Ideally, an article on the theme of economy should contain no words at all – a conceit I did explore briefly, but the results proved disappointing.
Instead we reprise a piece from DTW’s early days which I’m forced to concede, runs to 1941 words. So while on one hand it does meet the brief, it also misses it by several nautical miles. Sorry.
The fact that ‘Durable Car Ownership – a new approach to low cost motoring’ didn’t knock Jackie Collins off the best seller lists in 1982 is probably due as much to its minority subject matter as a sorry lack of carnal shenanigans. It wasn’t a fashionable subject then and given that it’s been out of print for some years, probably wouldn’t be now.
When compared to the human body, even a small, light car is a powerful and relentless device. Once under way, momentum builds up and, as anyone who has been in or just considered any car accident at a speed of more than single figures knows, a car deserves great respect. So, it’s maybe understandable that some people treat driving a car as they would wrestling with a bear. For them, the car is a beast to be tamed, and each turn is a matter of hauling on the steering wheel, maybe with an inverted hand inside the rim for extra leverage. The wheel is clenched, the car lurches round and the sweat finally recedes from their brow as another herculean task is completed – just in time for the next bend. Continue reading “Theme : Economy – Effort”
Every month that a project runs costs a car company money. In the ’80s a major car project could last 8 years, of which four was probably fully manned. These days the figure is 36 months but it could drop to 24. How?
One aspect of the drive to cut development time is in rapid prototyping. This has been going on for quite some time. In 2006 it was normal practice to mill quick models of car interior trim prior to tooling so as to see how the form looked in three real dimensions. Non-visible parts have also been made quickly so as to speed production. Even CAD modelling itself is a time-saver (or can be) which is now taken for granted. Continue reading “Theme: Economy – Cost Cutting the Digital Way”
We have considered various ways to save money on cars. Now what about when the budget is so big you can see it from space?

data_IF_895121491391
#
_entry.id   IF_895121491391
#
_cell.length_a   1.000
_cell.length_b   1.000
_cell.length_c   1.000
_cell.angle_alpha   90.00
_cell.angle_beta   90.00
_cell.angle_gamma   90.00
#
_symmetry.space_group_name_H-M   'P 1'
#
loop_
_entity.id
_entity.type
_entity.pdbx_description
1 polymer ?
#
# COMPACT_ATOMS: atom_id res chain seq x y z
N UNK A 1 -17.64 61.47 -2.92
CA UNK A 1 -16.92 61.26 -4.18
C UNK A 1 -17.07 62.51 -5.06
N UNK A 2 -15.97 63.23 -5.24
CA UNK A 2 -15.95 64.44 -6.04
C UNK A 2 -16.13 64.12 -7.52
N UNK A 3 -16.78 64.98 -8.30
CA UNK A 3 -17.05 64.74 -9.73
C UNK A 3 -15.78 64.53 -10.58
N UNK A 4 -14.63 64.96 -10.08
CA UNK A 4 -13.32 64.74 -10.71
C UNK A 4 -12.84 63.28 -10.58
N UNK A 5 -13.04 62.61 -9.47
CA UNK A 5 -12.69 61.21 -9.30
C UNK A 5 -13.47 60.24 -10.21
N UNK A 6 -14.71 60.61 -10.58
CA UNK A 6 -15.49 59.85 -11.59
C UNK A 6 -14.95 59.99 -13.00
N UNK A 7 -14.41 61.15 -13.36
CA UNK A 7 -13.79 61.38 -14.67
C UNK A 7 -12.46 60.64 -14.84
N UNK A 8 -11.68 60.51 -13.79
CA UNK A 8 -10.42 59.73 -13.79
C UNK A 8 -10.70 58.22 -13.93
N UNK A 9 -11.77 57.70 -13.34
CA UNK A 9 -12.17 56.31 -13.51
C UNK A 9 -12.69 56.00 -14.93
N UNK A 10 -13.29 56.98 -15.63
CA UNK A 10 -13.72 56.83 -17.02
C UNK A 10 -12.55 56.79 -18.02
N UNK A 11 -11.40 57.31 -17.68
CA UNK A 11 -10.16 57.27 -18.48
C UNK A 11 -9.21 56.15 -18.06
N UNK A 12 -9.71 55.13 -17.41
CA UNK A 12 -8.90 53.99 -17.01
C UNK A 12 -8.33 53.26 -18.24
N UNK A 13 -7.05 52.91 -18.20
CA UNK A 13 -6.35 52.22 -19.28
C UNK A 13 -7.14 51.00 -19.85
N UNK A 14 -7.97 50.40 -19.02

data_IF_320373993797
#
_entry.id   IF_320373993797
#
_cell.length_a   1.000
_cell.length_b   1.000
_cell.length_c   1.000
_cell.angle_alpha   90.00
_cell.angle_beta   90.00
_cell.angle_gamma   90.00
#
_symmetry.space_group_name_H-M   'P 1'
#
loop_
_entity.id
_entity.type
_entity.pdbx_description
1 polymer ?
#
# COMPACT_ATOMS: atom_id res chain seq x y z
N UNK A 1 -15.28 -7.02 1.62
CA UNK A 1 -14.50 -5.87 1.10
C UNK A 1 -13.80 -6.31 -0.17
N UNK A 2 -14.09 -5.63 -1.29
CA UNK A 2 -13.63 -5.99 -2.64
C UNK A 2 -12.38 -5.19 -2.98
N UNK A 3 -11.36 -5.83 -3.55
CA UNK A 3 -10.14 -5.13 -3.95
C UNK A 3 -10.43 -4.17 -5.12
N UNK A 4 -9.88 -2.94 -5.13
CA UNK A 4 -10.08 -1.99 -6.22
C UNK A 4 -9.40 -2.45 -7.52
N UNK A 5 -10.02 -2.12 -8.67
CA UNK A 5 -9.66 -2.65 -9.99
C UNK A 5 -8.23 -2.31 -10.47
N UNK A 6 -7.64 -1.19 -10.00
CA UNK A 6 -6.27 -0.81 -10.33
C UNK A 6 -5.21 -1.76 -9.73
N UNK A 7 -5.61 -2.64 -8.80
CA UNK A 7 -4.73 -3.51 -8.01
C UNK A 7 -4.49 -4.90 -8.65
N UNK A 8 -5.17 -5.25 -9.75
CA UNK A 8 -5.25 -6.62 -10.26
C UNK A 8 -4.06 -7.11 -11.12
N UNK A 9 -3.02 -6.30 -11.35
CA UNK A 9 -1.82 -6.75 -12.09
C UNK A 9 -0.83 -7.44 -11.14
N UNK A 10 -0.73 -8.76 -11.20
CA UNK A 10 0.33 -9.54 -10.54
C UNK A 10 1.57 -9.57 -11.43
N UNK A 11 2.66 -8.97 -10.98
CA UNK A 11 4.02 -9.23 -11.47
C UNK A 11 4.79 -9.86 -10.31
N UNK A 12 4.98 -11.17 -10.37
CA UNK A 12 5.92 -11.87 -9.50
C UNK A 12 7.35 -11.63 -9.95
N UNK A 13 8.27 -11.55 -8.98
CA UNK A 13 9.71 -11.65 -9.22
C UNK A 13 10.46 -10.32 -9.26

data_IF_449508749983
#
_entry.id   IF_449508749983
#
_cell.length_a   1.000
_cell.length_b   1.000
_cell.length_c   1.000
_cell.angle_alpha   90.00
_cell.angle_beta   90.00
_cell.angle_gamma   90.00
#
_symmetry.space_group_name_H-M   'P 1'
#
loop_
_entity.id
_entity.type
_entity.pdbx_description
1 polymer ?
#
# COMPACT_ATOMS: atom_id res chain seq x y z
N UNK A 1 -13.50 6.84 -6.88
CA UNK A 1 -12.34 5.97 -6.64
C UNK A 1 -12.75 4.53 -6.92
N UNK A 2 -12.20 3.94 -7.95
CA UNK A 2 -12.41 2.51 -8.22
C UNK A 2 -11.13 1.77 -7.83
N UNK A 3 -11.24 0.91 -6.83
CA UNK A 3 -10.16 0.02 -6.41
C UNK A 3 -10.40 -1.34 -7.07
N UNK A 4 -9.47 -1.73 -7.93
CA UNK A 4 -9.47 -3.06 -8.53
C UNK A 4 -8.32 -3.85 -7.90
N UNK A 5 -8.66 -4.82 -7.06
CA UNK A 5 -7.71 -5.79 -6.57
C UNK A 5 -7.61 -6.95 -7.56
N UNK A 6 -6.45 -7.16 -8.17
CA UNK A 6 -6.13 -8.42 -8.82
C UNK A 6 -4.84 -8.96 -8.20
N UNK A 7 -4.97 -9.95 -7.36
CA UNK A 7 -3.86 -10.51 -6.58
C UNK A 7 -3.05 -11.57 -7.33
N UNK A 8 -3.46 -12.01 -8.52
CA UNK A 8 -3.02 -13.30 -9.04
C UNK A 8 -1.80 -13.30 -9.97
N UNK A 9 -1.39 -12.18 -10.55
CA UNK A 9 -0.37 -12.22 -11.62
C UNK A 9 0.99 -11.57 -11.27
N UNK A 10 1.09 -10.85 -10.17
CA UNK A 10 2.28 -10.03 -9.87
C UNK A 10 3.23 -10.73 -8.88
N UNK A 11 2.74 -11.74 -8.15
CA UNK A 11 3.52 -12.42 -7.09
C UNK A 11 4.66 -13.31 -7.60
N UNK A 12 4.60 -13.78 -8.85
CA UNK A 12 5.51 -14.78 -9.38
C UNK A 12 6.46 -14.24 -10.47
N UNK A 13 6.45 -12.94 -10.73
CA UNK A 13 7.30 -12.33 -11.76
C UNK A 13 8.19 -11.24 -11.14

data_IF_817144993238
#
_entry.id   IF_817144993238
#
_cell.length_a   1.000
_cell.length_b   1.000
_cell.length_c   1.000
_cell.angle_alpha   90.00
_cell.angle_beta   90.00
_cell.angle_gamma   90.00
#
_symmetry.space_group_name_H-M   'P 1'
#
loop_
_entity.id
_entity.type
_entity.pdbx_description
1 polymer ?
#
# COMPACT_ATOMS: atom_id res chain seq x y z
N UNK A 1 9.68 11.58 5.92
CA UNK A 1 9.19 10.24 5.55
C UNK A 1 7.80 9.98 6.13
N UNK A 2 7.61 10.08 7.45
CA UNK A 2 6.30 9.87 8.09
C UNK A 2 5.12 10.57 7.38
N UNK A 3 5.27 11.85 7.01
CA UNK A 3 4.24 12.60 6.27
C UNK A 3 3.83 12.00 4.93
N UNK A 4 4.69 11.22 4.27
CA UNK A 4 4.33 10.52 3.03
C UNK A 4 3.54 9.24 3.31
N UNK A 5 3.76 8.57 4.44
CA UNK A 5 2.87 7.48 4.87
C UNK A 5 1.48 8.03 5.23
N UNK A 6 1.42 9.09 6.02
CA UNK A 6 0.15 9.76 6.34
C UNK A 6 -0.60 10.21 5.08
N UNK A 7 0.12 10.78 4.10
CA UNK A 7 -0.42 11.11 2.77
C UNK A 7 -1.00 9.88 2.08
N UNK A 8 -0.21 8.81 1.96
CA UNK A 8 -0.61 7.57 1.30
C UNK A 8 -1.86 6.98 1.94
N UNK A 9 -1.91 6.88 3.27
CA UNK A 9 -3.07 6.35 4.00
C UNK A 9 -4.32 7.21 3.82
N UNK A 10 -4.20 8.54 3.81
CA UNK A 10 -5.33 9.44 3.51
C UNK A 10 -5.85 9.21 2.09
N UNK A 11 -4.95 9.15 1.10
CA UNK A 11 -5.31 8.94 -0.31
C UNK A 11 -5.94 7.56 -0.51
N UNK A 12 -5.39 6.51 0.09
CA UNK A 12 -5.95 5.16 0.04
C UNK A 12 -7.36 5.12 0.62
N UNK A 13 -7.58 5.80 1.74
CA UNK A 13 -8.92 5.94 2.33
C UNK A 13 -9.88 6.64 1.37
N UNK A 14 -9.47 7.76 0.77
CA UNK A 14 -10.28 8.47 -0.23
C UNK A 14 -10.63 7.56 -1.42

This is the 2008 Rolls-Royce Hyperion, designed and made to order by Pininfarina. It turned up for sale in the Middle East in 2012 and may have been sold for about six million dollars. The person who commissioned it, a Briton, presumably had a lot of say in how it looked. Continue reading “Theme: Economy – When Money Is No Object”
For a few years I was bangernomist. I had a car I bought for £700. A £900 car replaced it. What went wrong then?
The key to bangernomics is in finding a car with a lot of remaining value in it and then depleting that value mercilessly. That means you buy an unloved car that someone has foolishly cared for long after the repair costs exceeded the market value. The classic bangernomic car is a 17 year old Vectra which is worth about €500 but is still as shiny and nice as the day it left the showroom.
It might have about €2000 of value locked inside it. It was the last car of one of those sensible, cautious old guys who understood deferred gratification and respect for resources (or just their own money). I don’t think these chaps will Continue reading “Theme: Economy – Bangernomics”
Economy sounds like a very objective word. It’s to do with numbers and we all agree what they mean, don’t we?
If we assume a person drives for fifty years of their life, is it cheaper to buy a long-lived car or to drive a fuel-efficient but short-lived mayfly? Whilst numbers can be applied to both scenarios, it is really a value judgement about which set we prefer.